STEWART GLENDINNING, Executive Vice President and Chief Financial Officer, Tyson Foods

Growing our business in key markets outside the United States is one of the key elements of our long-term strategy. That’s why I’m excited we’ve completed the acquisition of Keystone Foods, welcoming new talent and capabilities to Tyson Foods. With the addition of Keystone, we’ll grow Tyson Foods’ foodservice business in the U.S., as well as our international footprint with operations in China, Malaysia, Thailand, South Korea and Australia.

This is significant because global protein consumption has been increasing at about 3 percent annually since 1960 and is projected to continue to grow long into the future. In addition, it’s estimated 90 percent of the global growth in protein demand will be outside of the U.S. and 60 percent of the total demand will be in Asia. We intend to take advantage of this opportunity by adding international operations to our already strong export business and chicken production in China and India.

We exported products to customers in 125 countries around the world in our most recently-completed fiscal year. Despite the frequent buzz about trade turmoil, the U.S. ships more meat abroad than any other country. U.S. protein exports accounted for more than 26 PERCENT OF PORK PRODUCTION, ALMOST 13 PERCENT OF TOTAL BEEF PRODUCTION and 16 PERCENT OF CHICKEN PRODUCTION in 2017. In fiscal 2018, the combination of exports and in-country operations generated $4.8 billion in revenue or 11 percent of our total sales.

Adding Keystone’s international business and expertise gives us an even stronger foundation for global growth and immediately expands our presence outside the U.S. Its overseas operations include eight plants and three innovation centers, producing products such as chicken nuggets and tenders, beef and pork patties and fish filets. Keystone also exports products from its operations in the Asia Pacific region to customers in Africa, Europe and the Middle East.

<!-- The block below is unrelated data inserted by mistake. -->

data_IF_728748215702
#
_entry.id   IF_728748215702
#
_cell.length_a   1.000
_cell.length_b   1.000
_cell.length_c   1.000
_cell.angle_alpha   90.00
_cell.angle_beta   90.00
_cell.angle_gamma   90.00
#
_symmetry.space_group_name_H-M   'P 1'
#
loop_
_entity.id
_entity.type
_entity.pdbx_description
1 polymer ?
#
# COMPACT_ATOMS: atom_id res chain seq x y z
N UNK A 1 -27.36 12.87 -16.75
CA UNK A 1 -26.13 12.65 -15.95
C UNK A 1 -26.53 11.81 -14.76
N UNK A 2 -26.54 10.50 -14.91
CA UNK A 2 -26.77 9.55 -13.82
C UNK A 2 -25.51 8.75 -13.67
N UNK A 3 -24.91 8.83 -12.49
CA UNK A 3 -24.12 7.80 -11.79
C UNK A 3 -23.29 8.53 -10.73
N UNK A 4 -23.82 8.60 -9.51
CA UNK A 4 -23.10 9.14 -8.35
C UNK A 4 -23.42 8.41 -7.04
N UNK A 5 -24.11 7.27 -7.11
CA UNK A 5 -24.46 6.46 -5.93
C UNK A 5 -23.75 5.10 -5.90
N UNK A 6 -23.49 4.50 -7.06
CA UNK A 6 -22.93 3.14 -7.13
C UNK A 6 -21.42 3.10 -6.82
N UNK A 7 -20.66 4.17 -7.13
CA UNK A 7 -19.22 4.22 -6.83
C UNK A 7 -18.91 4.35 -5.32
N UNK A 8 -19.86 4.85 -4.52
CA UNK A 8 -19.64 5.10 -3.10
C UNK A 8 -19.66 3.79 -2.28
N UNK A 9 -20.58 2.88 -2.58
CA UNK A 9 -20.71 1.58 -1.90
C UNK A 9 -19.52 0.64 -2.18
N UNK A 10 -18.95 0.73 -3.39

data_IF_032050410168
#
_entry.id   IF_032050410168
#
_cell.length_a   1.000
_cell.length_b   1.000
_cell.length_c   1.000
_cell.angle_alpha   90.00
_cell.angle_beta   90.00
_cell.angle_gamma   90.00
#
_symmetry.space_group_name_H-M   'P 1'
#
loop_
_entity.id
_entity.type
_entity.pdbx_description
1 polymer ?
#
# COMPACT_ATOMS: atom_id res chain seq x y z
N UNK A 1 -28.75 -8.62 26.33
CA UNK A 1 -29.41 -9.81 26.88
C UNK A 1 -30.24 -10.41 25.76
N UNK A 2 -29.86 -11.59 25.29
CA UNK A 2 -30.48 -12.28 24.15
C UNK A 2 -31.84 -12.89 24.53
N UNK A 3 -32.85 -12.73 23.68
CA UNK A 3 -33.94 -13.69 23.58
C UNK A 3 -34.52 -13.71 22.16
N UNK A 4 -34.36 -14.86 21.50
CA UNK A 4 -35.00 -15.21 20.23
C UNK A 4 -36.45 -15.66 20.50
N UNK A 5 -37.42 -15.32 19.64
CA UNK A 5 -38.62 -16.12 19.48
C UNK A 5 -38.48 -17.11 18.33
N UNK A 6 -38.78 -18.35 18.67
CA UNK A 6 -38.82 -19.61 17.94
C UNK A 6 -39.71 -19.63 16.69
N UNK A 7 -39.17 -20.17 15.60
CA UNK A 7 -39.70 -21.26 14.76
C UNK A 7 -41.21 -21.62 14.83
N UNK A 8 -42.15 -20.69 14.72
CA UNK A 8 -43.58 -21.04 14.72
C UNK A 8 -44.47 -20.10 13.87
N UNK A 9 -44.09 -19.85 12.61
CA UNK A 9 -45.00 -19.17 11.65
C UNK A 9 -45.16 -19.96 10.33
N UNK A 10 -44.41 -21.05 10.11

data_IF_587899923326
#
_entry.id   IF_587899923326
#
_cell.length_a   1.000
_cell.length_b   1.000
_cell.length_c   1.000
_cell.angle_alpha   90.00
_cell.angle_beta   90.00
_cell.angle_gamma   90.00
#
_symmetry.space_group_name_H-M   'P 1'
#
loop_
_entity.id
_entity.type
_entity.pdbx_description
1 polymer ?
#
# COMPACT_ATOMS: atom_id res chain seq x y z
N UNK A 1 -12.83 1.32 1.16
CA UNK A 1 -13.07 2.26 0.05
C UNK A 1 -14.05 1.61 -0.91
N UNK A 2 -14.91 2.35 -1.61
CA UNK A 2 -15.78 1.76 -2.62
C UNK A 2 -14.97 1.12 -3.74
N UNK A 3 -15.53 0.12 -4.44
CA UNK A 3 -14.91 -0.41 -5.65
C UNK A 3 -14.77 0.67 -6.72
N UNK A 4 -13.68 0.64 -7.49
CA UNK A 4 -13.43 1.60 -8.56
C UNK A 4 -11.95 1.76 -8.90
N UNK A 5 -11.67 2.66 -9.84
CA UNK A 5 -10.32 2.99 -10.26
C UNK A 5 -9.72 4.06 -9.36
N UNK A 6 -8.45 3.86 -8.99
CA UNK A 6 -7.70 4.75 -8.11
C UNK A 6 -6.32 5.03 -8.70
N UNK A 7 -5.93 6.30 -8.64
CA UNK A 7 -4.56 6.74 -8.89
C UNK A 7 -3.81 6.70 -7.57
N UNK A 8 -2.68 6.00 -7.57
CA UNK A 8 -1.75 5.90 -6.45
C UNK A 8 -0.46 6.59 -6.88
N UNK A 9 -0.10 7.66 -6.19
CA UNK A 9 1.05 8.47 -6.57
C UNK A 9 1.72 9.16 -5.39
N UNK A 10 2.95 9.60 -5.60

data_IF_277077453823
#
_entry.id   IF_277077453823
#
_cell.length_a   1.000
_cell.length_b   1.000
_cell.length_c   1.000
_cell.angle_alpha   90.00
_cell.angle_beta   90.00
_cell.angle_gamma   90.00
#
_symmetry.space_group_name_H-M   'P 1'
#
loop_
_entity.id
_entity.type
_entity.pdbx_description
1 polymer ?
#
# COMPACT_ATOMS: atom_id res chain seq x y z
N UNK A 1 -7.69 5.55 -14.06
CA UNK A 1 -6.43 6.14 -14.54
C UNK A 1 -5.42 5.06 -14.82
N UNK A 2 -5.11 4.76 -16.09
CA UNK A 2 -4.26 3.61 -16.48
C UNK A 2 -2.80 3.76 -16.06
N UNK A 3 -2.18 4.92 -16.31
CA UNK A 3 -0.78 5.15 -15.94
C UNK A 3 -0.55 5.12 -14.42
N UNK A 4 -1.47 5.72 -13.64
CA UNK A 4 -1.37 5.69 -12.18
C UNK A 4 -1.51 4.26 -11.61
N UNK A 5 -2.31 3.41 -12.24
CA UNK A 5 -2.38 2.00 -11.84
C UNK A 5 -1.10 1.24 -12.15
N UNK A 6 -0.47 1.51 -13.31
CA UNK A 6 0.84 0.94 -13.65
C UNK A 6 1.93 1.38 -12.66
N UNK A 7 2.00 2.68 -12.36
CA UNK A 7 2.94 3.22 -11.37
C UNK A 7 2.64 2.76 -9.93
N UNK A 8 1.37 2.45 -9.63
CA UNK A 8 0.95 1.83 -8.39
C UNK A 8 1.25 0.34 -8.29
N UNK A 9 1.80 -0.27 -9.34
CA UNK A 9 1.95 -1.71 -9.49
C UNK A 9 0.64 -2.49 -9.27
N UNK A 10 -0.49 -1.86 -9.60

Because of the acquisition, Tyson Foods is now serving customers from operations in six countries outside the U.S. Given this foundation for growth, we’re continuing to examine other international acquisition opportunities.

With focus on global expansion and improved earnings stability, this is a year for growth at Tyson Foods. Check The Feed blog often to stay updated on news about our growth strategy and our progress.

Published November 30, 2018.

Executive Vice President and Chief Financial Officer at

Stewart Glendinning is responsible for the worldwide finance and accounting functions for the largest U.S. food company and represents Tyson Foods on matters involving investors, banks, ratings agencies, auditors and other financial matters, as well as the company’s procurement activities. He also leads corporate strategy, identifying organic growth and M&A opportunities.

A member of Tyson Foods’ enterprise leadership team, Stewart reports to President and CEO Noel White.

Stewart joins Tyson Foods from Molson Coors Brewing Company, where he served as president and CEO of Molson Coors International. He began his career at Molson Coors in 2005 as chief financial officer for Molson Coors UK and subsequently held the positions of chief financial officer for Molson Coors Brewing, president and CEO of the UK Business, and President and CEO of Molson Coors Canada.

Before joining Molson Coors in 2005, Stewart worked with KPMG and then The Hackett Group, both professional services companies where he held various senior audit and consulting roles.

Stewart earned his bachelor’s degree in accounting from the College of William and Mary and a law degree from the University of Miami. He is on the board of North West Company and has served with various organizations within the U.S. Naval Reserve.